Presented by Minnesota Manufacturing Executives (MME)

Marketing Sponsor

Motivate. Inspire. Create Change.

Adam Johnston, President
Balius Marketing & Web Design, LLC
7900 International Drive – Suite 300
Bloomington, MN 55425
ajohnston@baliusmarketing.com
952.346.9258

“At the end of the day, people buy from other people and people work with other people. Your website’s content jumpstarts your relationship with potential buyers and future employees.”
– Adam Johnston

Manufacturers are in the business of the tangible. From design to fabrication and installation, your customers can see and touch the results of your hard work. Your expertise and commitment to quality are on proud display with every piece, part, and component you fabricate. If you’re in the business of the tangible, why would it pay off to invest your marketing budget in something as immaterial as online content marketing? Your return customers know the value of working with your company. Content marketing is a great way to keep yourself top-of-mind with customers who haven’t placed an order with you recently. But it’s also an effective tool to building relationship with early-stage customers. These are the buyers who may have heard of your company, but are unsure you have the expertise, commitment to quality, or competitive pricing they demand. Content marketing is also a powerful recruitment tool. Your website is your next hire’s first stop in learning about your company. The content of your website can reveal a lot about your company culture. A website brimming with information about your products and services, features on team members, and helping FAQs and tips for potential customers shows that you’re invested in innovation, education, and developing a strong company culture.

Use Your Website’s Content to Tell Your Story At the end of the day, people buy from other people and people work with other people. Your website’s content jumpstarts your relationship with potential buyers and future employees. It should reflect your expertise, your company’s core values, and offer information that’s valuable and relevant to current customers, prospective buyers, and potential employees. If innovation is a core value of your company, your website content should reflect that. If you’ve built your business on long-term customer relationships, your content should speak to your expertise and your customer experience. The copy on your website is just one tool in your content marketing toolbox. Images of your shop floor and your team go a long way to building trust.

So do videos that explain your processes, showcase your latest investment in equipment, or present a case study of how you helped a recent customer. Don’t Forget about FAQs Companies started creating lists of frequently asked questions long before the Internet. FAQs provide a valuable opportunity to build relationships with your customers and convince them to work with you. They show that you listen to your customers and care enough to address their questions and concerns. FAQs also help you show you are aware of some of the issues that may arise while working with you and that you have a plan to prevent or deal with them.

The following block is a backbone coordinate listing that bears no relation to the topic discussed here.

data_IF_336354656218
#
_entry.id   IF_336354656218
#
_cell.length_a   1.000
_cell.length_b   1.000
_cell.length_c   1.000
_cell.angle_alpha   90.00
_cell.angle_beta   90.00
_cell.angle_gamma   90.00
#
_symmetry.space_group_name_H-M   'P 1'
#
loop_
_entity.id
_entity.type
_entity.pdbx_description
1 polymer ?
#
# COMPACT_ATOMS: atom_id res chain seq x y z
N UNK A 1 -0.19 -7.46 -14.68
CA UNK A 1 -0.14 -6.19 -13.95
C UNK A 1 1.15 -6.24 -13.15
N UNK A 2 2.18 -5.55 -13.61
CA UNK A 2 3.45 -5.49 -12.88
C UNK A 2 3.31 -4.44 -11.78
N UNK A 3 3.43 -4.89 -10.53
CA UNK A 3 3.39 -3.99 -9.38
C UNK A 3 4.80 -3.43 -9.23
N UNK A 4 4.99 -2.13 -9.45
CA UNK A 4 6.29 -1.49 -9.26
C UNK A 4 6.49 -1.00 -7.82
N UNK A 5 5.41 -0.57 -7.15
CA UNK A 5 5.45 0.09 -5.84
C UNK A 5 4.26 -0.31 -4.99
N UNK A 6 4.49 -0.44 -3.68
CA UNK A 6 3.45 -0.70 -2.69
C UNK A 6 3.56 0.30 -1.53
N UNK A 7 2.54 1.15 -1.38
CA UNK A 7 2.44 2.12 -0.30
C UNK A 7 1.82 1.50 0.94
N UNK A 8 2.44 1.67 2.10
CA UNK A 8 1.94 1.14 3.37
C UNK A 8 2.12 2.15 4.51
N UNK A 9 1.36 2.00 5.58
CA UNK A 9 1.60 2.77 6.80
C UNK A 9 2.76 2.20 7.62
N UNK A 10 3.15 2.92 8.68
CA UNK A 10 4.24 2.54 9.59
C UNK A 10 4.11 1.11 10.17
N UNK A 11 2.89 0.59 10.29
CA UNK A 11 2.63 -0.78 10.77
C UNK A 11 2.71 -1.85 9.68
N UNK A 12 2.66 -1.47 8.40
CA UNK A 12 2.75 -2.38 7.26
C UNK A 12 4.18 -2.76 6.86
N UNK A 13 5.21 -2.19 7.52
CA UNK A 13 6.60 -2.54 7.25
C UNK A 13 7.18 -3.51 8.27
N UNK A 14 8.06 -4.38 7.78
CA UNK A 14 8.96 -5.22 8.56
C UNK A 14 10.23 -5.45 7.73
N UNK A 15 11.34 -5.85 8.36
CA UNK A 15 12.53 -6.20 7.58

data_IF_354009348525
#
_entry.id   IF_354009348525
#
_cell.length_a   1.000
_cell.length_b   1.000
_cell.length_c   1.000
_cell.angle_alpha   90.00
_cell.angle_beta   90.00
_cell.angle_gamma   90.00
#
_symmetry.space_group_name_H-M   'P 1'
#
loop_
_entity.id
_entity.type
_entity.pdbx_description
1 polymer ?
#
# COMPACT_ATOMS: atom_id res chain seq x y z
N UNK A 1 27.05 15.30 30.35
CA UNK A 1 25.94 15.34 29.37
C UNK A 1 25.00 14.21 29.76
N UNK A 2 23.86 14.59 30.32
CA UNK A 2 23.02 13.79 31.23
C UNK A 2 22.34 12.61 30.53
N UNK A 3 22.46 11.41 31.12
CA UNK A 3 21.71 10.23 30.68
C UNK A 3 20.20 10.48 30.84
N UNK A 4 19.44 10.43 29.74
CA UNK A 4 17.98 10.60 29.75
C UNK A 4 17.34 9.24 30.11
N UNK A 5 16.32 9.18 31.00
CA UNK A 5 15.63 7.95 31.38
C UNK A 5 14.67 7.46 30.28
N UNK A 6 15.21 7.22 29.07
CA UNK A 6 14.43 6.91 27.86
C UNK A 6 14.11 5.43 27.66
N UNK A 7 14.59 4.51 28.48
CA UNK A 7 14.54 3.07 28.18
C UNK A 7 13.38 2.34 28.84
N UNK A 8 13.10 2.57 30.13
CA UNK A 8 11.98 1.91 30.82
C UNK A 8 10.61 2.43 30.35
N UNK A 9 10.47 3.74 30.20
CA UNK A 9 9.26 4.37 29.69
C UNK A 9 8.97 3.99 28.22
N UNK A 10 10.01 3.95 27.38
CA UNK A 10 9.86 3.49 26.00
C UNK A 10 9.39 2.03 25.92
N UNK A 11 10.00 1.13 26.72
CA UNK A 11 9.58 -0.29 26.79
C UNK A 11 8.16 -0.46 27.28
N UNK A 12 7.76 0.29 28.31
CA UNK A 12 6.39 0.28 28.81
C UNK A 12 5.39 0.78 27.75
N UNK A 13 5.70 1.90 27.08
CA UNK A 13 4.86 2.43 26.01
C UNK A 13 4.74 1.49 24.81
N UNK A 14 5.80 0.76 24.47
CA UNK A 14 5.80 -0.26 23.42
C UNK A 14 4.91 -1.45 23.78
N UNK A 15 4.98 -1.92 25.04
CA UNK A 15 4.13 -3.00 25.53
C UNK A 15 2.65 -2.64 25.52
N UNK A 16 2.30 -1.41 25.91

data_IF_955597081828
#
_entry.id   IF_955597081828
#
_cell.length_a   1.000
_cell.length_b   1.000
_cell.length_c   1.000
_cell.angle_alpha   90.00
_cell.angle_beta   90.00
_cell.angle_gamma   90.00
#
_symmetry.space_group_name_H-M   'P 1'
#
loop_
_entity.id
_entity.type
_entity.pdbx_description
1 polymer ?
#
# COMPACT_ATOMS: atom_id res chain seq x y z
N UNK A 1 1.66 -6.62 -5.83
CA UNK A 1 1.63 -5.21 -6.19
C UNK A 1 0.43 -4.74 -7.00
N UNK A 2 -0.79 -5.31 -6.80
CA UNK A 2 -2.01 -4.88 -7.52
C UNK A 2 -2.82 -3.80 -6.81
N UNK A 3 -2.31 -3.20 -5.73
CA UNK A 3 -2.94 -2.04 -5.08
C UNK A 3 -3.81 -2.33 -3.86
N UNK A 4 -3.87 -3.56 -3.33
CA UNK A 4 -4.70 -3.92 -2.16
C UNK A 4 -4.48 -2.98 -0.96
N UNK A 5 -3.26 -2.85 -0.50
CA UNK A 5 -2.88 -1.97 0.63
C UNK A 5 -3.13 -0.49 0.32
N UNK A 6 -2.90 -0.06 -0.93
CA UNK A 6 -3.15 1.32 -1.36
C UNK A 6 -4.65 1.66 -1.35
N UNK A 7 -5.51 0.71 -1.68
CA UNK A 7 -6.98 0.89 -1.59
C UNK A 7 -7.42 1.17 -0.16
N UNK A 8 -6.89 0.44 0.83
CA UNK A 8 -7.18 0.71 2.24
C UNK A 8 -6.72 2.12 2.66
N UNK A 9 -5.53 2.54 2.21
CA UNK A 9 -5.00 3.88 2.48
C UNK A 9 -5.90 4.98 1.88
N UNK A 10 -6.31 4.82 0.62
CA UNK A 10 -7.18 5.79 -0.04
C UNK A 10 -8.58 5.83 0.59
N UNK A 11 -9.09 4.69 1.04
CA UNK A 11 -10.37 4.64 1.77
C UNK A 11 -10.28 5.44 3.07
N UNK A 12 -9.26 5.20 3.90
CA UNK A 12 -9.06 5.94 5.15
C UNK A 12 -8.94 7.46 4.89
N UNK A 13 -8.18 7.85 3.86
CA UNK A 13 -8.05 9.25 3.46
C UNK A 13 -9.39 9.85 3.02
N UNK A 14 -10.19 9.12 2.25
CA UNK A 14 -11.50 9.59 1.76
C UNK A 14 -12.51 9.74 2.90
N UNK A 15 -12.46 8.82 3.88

When developing your list of FAQs, draw on the questions you’ve received from past customers. Fake questions stand out like sore thumbs. Include questions you get during the sales process to help potential buyers overcome objections. Whenever possible, include links to other areas of your website that may provide more information. Build Relationships and Your Reputation with a Blog Your website content and FAQ page provide the foundation for your content marketing efforts. Your blog is your opportunity to show off your expertise, feature recent projects, and elevate your staff. It’s also one of the most valuable tools for directing web traffic to your website. A blog post gives your website a boost in search engine r ankings in the first hours and days you publish it. But it provides residual results, too. A recent study by HubSpot found 70 percent of website traffic and 90 percent of leads from your blog come from posts that are months old.

Two important factors in successful blogging are consistency and frequency. A content calendar that identifies what you’ll post and when can keep you on track. Resist the urge to use your blog as a sales sheet. Instead, use your blog to educate your customers and provide them something of value. Explain how automation is affecting your industry or show them how you recently saved the day for a customer. Content is a powerful marketing tool that helps you build relationships with current and potential buyers. It can also help you attract top talent, whether you’ve been in business three years or three decades. Not sure where to start? Platinum Sponsor Balius Marketing & Web Design, LLC can help.
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